Financial sector set to struggle in coming yearsFinancial companies in Korea are expected to fare poorly over the next few years as the economy is hitting a low-growth trend with a low-rate policy, the financial regulator said yesterday.
The Financial Supervisory Service (FSS) forecast that financial companies here will likely underperform in 2013, with a substantial number of players to see losses in the following years if the low-growth pattern continues.
“The financial sector grew at 6 percent in 2010 and 3.6 percent last year. We’re expecting 2 percent this year and hopefully 3 percent in 2013, but most companies are expecting the worst,” FSS Gov. Kwon Hyeok-se told reporters on Friday.
An FSS estimate showed that if the economy slows down by one percentage point and the central bank cuts the key rate by the same margin, the combined net profit of 18 local banks will plunge 83.5 percent to 1.4 trillion won ($1.29 billion) in 2017, compared with the tentative 8.5 trillion won expected for this year.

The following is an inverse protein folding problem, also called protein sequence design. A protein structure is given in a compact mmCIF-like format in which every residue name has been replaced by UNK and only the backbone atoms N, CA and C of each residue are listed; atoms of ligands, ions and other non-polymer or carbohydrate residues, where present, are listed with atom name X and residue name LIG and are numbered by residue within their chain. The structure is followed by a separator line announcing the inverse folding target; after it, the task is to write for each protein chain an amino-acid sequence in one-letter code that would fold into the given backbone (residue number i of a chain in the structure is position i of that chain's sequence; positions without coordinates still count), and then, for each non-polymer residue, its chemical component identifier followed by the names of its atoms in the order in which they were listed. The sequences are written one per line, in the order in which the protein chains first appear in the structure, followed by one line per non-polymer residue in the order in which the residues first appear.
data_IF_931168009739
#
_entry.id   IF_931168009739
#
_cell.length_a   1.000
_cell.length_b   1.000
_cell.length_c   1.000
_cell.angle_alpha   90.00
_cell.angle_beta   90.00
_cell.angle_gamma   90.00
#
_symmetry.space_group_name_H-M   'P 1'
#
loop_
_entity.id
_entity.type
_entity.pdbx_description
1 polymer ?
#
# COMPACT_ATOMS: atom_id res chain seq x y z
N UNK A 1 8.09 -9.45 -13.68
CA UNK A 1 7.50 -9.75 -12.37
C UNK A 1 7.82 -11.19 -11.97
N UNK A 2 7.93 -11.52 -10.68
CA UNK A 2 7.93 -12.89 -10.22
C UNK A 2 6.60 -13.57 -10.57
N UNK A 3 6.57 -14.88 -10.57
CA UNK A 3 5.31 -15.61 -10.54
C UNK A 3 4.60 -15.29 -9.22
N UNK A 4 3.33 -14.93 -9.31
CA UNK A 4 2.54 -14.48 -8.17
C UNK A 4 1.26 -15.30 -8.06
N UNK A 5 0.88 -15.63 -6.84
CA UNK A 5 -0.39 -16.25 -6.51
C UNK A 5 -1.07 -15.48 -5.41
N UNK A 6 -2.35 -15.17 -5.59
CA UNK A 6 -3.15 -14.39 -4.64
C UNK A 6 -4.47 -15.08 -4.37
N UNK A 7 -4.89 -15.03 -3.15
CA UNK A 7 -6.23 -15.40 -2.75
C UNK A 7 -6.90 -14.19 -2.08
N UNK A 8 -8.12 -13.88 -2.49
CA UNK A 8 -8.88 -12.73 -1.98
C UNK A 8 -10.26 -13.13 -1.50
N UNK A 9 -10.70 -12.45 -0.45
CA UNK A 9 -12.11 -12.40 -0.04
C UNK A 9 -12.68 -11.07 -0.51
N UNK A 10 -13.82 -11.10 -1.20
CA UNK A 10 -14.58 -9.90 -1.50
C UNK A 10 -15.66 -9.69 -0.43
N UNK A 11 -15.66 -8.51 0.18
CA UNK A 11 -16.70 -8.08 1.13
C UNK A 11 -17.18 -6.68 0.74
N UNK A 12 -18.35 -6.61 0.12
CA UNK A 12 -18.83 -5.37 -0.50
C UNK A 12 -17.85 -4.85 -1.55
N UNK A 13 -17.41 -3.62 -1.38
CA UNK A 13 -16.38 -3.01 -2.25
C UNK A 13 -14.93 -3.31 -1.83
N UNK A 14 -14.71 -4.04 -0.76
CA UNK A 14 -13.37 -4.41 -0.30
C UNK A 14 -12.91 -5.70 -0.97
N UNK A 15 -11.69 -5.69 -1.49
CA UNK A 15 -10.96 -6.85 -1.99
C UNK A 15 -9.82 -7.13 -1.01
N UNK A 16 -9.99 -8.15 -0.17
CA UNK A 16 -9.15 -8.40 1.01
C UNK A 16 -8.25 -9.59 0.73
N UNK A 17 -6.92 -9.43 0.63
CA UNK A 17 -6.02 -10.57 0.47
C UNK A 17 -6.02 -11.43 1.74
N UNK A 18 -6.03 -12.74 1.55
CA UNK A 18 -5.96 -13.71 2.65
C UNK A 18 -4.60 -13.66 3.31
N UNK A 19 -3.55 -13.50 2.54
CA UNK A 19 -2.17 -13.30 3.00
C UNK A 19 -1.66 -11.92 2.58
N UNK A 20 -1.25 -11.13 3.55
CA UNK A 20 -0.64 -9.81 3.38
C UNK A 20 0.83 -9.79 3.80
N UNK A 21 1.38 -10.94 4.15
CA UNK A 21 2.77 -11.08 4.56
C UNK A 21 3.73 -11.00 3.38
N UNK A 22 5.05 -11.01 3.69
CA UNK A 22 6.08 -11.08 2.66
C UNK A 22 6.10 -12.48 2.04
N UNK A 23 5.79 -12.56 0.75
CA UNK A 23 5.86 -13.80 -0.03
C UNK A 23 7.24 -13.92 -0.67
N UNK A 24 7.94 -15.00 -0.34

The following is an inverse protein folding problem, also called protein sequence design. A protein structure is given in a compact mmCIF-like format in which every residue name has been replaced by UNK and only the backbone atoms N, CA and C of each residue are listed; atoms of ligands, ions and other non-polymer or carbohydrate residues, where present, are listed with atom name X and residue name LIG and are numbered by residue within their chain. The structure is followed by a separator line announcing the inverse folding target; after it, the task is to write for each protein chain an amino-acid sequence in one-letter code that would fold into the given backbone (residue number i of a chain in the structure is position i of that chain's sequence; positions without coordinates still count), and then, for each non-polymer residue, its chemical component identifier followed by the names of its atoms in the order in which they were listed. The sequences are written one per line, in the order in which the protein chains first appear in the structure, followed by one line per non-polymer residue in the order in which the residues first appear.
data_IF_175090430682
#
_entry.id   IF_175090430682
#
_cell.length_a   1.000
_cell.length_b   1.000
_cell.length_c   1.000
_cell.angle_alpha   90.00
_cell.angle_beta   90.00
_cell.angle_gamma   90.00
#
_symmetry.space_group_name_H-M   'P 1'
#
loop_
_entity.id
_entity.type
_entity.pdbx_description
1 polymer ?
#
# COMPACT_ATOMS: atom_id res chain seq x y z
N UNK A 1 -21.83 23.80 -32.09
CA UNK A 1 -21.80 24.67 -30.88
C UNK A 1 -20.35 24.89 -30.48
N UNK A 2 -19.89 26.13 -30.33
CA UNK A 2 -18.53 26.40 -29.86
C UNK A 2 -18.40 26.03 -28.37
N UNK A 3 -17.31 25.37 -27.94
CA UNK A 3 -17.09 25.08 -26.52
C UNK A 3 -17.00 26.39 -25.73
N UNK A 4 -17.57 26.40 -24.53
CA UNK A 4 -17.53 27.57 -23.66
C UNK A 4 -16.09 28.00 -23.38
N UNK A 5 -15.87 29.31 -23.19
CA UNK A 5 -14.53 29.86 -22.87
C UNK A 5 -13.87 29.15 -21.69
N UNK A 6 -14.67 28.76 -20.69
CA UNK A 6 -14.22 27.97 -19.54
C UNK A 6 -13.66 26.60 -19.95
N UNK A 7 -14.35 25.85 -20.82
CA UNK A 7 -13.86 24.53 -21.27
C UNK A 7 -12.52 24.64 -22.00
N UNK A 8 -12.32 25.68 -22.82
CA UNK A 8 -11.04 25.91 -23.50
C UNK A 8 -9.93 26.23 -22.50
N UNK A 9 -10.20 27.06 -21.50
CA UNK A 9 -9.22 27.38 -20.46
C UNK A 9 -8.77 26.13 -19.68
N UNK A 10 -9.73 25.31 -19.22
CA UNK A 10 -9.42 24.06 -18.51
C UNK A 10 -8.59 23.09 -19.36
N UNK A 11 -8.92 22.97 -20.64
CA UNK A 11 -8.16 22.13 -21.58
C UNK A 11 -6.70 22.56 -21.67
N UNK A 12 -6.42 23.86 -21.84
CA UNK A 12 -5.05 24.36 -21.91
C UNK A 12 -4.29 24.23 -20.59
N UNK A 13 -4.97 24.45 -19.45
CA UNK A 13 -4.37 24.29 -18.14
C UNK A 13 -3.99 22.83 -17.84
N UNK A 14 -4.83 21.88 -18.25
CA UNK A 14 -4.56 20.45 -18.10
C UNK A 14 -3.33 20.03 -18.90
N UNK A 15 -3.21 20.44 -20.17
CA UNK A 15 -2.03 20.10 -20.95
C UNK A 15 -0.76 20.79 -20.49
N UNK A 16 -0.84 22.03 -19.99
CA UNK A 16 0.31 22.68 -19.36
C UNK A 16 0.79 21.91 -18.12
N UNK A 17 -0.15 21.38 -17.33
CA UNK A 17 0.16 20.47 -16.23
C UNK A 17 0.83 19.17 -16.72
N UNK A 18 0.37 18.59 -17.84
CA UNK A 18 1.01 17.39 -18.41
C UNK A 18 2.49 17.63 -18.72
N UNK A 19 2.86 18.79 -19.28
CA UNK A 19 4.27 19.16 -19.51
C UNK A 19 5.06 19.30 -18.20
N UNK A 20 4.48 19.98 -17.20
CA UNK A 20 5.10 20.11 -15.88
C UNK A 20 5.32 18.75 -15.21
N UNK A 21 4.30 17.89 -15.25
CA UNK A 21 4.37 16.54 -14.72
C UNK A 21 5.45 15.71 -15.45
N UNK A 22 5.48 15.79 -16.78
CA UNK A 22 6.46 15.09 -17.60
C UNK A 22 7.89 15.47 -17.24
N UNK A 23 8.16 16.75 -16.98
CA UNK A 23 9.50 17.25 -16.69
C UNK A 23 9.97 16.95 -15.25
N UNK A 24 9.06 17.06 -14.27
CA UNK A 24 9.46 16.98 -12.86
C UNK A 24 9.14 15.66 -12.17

Based on the hypothesis, Korean banks could swing to a net loss of 5.2 trillion won in 2022. Last year, banks raked in a record 11.8 trillion won in net profits.
The FSS said the case for insurance companies and brokerages will be much the same as that for banks as low rates are expected to squeeze their profits. The watchdog did not give specific estimates on financial firms apart from banks.
The watchdog’s outlook came as the local economy loses steam amid the global economic downturn. The Korean economy grew 0.1 percent on-quarter in the third quarter, the slowest since the first quarter of 2009, raising concerns that Korea is entering the trend of low growth.
To help prop up the economy, the Bank of Korea cut the benchmark rate twice this year to 2.75 percent, by a quarter percentage point each in July and October.
On the domestic front, a high level of household debts and the faltering property market should be handled with the utmost priority as they have been bugbears for the economy, the FSS noted. Korea’s household debts hit an all-time high of 937.5 trillion won as of the end of September, tantamount to about 78 percent of the country’s gross domestic product for 2011.
The watchdog vowed to keep tabs on the moves in the financial firms in terms of their potential risks and financial soundness, while continuing to stabilize household debt and corporate financing.
“We’ll make sure the financial firms are capable of absorbing losses and set aside reserves and secure liquidity to brace for the coming risks,” Kwon added.
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